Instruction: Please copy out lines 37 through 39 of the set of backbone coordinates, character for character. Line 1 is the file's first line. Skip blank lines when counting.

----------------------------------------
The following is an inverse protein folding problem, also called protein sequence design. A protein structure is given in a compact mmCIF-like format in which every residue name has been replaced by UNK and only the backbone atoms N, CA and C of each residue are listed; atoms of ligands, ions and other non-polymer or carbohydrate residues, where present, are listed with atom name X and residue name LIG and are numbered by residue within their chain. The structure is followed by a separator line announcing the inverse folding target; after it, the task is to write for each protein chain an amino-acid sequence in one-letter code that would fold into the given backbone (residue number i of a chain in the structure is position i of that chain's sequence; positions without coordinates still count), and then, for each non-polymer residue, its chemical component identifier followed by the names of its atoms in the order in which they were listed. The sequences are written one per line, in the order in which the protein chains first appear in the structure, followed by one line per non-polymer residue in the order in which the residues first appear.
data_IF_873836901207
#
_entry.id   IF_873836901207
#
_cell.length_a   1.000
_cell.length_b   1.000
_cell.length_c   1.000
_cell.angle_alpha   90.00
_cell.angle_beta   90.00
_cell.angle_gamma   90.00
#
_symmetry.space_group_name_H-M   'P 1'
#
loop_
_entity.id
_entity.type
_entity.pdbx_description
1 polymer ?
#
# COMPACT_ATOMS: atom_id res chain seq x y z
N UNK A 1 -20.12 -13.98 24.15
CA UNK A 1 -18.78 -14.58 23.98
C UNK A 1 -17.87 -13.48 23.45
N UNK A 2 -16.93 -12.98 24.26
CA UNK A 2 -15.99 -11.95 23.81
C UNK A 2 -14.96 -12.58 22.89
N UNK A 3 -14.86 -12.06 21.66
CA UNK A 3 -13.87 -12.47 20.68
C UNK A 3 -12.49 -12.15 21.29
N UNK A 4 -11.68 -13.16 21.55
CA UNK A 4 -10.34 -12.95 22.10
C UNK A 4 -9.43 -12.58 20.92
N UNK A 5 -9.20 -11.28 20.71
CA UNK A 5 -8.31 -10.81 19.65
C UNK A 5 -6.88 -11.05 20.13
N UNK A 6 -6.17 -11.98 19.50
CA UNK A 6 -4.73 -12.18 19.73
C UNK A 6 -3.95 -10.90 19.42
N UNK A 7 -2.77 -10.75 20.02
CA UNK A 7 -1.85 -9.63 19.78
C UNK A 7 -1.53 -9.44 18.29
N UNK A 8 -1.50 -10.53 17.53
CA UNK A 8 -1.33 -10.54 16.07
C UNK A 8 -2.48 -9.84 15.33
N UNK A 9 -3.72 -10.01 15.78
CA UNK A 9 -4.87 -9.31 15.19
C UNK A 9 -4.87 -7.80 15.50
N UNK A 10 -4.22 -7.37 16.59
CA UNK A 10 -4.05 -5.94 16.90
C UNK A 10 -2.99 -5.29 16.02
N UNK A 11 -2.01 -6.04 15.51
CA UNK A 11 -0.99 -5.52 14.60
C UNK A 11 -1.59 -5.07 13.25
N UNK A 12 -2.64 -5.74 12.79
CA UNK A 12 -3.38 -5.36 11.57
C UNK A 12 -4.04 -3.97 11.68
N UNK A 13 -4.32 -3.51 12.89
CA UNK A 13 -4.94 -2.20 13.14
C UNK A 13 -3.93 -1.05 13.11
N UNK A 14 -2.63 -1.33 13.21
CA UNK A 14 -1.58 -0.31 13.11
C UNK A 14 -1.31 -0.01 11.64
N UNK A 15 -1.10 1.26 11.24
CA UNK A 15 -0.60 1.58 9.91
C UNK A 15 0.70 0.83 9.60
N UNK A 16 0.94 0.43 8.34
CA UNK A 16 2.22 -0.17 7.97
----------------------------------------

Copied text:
N UNK A 6 -6.17 -11.98 19.50
CA UNK A 6 -4.73 -12.18 19.73
C UNK A 6 -3.95 -10.90 19.42